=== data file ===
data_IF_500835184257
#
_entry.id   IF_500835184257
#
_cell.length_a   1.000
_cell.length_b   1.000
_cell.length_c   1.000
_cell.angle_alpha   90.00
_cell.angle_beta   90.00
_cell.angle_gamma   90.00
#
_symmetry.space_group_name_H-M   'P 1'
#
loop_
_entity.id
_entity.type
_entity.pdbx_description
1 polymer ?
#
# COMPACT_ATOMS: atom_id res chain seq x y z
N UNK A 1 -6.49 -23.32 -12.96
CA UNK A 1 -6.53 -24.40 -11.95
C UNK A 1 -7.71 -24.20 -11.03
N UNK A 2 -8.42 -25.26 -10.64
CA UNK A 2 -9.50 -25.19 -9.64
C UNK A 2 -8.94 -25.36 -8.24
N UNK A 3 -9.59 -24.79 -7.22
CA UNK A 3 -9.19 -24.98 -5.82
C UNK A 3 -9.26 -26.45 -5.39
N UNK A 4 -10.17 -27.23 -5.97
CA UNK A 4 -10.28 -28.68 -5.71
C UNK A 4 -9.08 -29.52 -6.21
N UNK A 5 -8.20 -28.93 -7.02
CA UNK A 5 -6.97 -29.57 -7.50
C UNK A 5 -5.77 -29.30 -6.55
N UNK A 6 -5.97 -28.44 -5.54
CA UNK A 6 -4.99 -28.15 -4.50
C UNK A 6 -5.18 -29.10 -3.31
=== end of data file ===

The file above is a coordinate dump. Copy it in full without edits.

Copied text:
data_IF_500835184257
#
_entry.id   IF_500835184257
#
_cell.length_a   1.000
_cell.length_b   1.000
_cell.length_c   1.000
_cell.angle_alpha   90.00
_cell.angle_beta   90.00
_cell.angle_gamma   90.00
#
_symmetry.space_group_name_H-M   'P 1'
#
loop_
_entity.id
_entity.type
_entity.pdbx_description
1 polymer ?
#
# COMPACT_ATOMS: atom_id res chain seq x y z
N UNK A 1 -6.49 -23.32 -12.96
CA UNK A 1 -6.53 -24.40 -11.95
C UNK A 1 -7.71 -24.20 -11.03
N UNK A 2 -8.42 -25.26 -10.64
CA UNK A 2 -9.50 -25.19 -9.64
C UNK A 2 -8.94 -25.36 -8.24
N UNK A 3 -9.59 -24.79 -7.22
CA UNK A 3 -9.19 -24.98 -5.82
C UNK A 3 -9.26 -26.45 -5.39
N UNK A 4 -10.17 -27.23 -5.97
CA UNK A 4 -10.28 -28.68 -5.71
C UNK A 4 -9.08 -29.52 -6.21
N UNK A 5 -8.20 -28.93 -7.02
CA UNK A 5 -6.97 -29.57 -7.50
C UNK A 5 -5.77 -29.30 -6.55
N UNK A 6 -5.97 -28.44 -5.54
CA UNK A 6 -4.99 -28.15 -4.50
C UNK A 6 -5.18 -29.10 -3.31